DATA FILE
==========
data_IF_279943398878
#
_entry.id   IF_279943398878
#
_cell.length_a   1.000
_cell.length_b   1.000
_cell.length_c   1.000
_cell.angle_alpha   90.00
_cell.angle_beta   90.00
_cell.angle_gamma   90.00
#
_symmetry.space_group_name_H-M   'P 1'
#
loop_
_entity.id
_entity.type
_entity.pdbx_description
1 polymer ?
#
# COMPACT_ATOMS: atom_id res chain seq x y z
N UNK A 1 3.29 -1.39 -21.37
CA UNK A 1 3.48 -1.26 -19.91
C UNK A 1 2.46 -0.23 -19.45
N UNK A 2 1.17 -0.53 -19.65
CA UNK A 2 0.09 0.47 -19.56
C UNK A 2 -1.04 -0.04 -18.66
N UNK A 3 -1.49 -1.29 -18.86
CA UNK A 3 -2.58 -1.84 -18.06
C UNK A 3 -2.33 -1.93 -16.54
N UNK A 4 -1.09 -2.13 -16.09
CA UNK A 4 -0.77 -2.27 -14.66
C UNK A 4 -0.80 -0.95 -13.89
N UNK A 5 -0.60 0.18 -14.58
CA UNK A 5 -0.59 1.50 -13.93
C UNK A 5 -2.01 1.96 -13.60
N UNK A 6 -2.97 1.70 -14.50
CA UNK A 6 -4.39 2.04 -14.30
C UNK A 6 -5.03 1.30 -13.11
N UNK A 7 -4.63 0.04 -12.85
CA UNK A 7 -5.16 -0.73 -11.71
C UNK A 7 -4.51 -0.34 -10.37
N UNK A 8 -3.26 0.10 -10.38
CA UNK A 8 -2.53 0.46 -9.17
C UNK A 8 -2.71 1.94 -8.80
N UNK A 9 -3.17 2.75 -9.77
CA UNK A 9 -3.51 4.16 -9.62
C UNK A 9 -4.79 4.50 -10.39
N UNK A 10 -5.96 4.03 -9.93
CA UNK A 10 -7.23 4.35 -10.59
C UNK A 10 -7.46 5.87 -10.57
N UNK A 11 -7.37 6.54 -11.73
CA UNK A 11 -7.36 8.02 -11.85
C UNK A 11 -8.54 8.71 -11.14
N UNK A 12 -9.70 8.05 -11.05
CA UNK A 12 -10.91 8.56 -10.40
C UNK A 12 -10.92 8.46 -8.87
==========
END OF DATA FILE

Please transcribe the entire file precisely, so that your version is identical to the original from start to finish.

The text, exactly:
data_IF_279943398878
#
_entry.id   IF_279943398878
#
_cell.length_a   1.000
_cell.length_b   1.000
_cell.length_c   1.000
_cell.angle_alpha   90.00
_cell.angle_beta   90.00
_cell.angle_gamma   90.00
#
_symmetry.space_group_name_H-M   'P 1'
#
loop_
_entity.id
_entity.type
_entity.pdbx_description
1 polymer ?
#
# COMPACT_ATOMS: atom_id res chain seq x y z
N UNK A 1 3.29 -1.39 -21.37
CA UNK A 1 3.48 -1.26 -19.91
C UNK A 1 2.46 -0.23 -19.45
N UNK A 2 1.17 -0.53 -19.65
CA UNK A 2 0.09 0.47 -19.56
C UNK A 2 -1.04 -0.04 -18.66
N UNK A 3 -1.49 -1.29 -18.86
CA UNK A 3 -2.58 -1.84 -18.06
C UNK A 3 -2.33 -1.93 -16.54
N UNK A 4 -1.09 -2.13 -16.09
CA UNK A 4 -0.77 -2.27 -14.66
C UNK A 4 -0.80 -0.95 -13.89
N UNK A 5 -0.60 0.18 -14.58
CA UNK A 5 -0.59 1.50 -13.93
C UNK A 5 -2.01 1.96 -13.60
N UNK A 6 -2.97 1.70 -14.50
CA UNK A 6 -4.39 2.04 -14.30
C UNK A 6 -5.03 1.30 -13.11
N UNK A 7 -4.63 0.04 -12.85
CA UNK A 7 -5.16 -0.73 -11.71
C UNK A 7 -4.51 -0.34 -10.37
N UNK A 8 -3.26 0.10 -10.38
CA UNK A 8 -2.53 0.46 -9.17
C UNK A 8 -2.71 1.94 -8.80
N UNK A 9 -3.17 2.75 -9.77
CA UNK A 9 -3.51 4.16 -9.62
C UNK A 9 -4.79 4.50 -10.39
N UNK A 10 -5.96 4.03 -9.93
CA UNK A 10 -7.23 4.35 -10.59
C UNK A 10 -7.46 5.87 -10.57
N UNK A 11 -7.37 6.54 -11.73
CA UNK A 11 -7.36 8.02 -11.85
C UNK A 11 -8.54 8.71 -11.14
N UNK A 12 -9.70 8.05 -11.05
CA UNK A 12 -10.91 8.56 -10.40
C UNK A 12 -10.92 8.46 -8.87